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Volume 24 , Issue 4
Fall 2010

Pages 391–397

Postcraniotomy Temporalis Muscle Atrophy: A Clinical, Magnetic Resonance Imaging Volumetry and Electromyographic Investigation

Clarissa Lin Yasuda, MD, PhD/André Luiz Ferreira Costa, DDS, PhD/Marcondes França Júnior, MD, PhD/Fabrício Ramos Silvestre Pereira, BSc/Helder Tedeschi, MD, PhD/Evandro de Oliveira, MD, PhD/Anamarli Nucci, MD, PhD/Fernando Cendes, MD, PhD

PMID: 21197511

Aims: To evaluate both cosmetic and functional effects of temporalis muscle atrophy, by means of clinical examination, magnetic resonance imaging (MRI), and electromyographic (EMG) activity in patients who underwent craniotomy in order to treat refractory mesial temporal lobe epilepsy (MTLE). Methods: A total of 18 controls and 18 patients who underwent surgery for MTLE were investigated. The temporalis muscle volume of the patients was assessed by a 3D reconstruction. The image analysis software (ITK-SNAP) was used for the 3D reconstruction. In addition, the amplitude of the EMG signal during a maximum voluntary clench was recorded from both temporalis muscles by surface electrodes. The presence of temporomandibular disorder (TMD) signs was assessed by clinical examination that was performed only after surgery. Data were analyzed statistically by means of the Mann-Whitney U test, paired t-test, Pearson χ2 and linear regression. Results: The volume of the temporalis muscle of the operated side was significantly reduced (P = .004). The EMG results confirmed the presence of muscle atrophy, the amplitude of the EMG signal being significantly decreased on the operated side (P < .05). Also the patients’ maximum mouth opening after surgery was significantly reduced compared to that of the controls (P < .0001). Patients presented facial asymmetry, signs of TMD (pain, disc displacement, and joint sounds), and masticatory abnormalities. Conclusion: These preliminary results showed that, despite the good control of seizures, some patients may experience cosmetic and functional abnormalities of temporalis muscle secondary to atrophy and fibrosis. J OROFAC PAIN 2010;24:391–397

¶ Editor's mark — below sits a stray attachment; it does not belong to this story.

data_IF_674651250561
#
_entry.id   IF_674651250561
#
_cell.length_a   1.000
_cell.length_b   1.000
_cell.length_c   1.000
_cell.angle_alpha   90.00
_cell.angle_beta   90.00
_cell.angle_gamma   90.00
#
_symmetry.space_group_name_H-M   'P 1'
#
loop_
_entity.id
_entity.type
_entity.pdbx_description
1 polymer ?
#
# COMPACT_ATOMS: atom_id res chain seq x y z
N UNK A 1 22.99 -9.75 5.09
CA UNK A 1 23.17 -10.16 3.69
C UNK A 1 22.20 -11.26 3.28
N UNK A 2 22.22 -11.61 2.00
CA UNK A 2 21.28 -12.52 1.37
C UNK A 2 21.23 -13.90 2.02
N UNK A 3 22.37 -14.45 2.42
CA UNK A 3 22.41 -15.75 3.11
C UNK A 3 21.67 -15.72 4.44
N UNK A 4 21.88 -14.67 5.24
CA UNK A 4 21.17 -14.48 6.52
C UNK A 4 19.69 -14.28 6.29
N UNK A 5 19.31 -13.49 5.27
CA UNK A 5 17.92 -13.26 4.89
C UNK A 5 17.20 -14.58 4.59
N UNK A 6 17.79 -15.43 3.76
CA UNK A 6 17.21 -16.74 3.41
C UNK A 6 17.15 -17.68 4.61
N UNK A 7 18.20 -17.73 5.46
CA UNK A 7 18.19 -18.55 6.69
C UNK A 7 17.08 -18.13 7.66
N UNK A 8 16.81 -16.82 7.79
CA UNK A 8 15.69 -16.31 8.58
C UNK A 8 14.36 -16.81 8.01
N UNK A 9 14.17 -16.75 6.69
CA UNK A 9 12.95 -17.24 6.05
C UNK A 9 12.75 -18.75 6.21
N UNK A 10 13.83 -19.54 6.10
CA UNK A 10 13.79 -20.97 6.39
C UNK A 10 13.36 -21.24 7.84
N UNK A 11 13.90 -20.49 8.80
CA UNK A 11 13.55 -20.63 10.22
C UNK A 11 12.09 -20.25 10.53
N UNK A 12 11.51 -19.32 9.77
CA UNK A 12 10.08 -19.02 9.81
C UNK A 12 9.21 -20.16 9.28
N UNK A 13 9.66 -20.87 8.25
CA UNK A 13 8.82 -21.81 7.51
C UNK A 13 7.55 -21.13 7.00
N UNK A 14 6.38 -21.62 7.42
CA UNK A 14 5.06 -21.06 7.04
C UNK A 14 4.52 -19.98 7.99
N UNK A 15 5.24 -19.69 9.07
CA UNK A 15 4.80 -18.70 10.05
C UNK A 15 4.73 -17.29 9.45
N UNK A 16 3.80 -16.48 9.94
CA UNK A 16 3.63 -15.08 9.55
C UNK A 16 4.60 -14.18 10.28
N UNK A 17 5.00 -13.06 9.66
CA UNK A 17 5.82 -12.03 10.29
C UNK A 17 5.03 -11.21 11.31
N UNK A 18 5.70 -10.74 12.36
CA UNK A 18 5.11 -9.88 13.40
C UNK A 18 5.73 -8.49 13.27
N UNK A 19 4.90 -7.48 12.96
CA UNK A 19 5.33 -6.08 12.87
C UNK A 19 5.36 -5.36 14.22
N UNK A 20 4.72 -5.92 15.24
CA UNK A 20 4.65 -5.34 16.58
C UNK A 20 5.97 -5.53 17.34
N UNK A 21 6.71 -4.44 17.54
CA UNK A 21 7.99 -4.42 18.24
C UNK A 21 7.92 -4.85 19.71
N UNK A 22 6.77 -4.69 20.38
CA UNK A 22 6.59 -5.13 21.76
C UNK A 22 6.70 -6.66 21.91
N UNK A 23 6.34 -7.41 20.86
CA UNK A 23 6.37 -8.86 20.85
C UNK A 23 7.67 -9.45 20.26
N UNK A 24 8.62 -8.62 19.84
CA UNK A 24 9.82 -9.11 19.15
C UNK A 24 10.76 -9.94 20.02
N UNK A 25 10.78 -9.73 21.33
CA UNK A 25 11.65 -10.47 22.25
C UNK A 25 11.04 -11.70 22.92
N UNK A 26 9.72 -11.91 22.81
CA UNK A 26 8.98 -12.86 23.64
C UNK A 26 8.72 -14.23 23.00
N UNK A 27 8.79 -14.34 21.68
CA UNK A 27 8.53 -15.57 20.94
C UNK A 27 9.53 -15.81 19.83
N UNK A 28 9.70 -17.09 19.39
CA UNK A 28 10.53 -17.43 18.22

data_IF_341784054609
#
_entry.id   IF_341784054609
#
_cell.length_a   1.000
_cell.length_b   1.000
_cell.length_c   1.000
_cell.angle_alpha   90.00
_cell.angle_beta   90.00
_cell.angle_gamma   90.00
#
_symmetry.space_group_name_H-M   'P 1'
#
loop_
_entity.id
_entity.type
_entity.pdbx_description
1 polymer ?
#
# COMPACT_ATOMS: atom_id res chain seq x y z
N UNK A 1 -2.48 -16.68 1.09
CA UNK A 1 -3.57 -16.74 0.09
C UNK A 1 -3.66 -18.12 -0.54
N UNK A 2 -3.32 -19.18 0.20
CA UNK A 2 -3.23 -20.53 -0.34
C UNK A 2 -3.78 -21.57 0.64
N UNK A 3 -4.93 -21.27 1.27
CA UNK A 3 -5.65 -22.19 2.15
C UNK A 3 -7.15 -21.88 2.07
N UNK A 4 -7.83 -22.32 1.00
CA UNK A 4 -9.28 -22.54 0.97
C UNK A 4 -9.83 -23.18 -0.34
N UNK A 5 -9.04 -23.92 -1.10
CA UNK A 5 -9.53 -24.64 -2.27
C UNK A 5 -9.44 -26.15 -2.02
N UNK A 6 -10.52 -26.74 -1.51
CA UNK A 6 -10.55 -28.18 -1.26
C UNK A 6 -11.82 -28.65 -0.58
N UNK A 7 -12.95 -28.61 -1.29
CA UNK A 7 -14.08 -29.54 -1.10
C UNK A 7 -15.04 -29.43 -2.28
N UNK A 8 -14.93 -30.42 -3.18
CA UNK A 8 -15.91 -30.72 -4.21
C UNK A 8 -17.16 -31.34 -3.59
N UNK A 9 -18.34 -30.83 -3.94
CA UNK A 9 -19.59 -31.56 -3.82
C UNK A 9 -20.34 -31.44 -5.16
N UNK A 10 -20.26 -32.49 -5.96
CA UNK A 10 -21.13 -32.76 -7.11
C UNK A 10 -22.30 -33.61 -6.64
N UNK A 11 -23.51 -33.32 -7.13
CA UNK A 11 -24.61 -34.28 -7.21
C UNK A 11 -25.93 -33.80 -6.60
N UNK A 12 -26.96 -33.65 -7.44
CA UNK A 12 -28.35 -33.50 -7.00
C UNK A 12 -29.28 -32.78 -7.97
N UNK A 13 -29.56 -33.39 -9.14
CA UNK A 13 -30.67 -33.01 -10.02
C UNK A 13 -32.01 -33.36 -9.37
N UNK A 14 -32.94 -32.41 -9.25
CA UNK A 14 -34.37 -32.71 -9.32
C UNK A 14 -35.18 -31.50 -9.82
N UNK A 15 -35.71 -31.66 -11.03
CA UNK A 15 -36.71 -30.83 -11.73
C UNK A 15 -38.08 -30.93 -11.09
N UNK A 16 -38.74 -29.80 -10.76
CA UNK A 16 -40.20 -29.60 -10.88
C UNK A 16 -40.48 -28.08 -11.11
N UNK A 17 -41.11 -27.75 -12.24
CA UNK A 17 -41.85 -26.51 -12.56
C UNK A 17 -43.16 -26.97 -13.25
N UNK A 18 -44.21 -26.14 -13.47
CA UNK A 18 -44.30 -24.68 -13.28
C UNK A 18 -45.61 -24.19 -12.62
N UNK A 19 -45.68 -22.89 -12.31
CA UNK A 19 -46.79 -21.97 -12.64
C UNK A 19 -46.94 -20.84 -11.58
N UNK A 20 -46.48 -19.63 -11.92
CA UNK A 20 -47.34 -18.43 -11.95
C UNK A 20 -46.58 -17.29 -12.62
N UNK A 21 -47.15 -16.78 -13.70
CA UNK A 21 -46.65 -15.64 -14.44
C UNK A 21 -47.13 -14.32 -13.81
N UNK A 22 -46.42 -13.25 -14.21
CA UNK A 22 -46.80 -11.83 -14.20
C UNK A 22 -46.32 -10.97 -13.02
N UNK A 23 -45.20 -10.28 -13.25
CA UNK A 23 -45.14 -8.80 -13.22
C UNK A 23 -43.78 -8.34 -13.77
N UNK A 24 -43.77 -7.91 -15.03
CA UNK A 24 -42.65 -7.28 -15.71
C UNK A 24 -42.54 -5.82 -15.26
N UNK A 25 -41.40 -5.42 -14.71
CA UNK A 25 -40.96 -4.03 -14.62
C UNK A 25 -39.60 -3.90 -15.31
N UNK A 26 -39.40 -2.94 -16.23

Key words: craniotomy, electromyography, epilepsy surgery, magnetic resonance imaging, temporal muscle atrophy, volumetry

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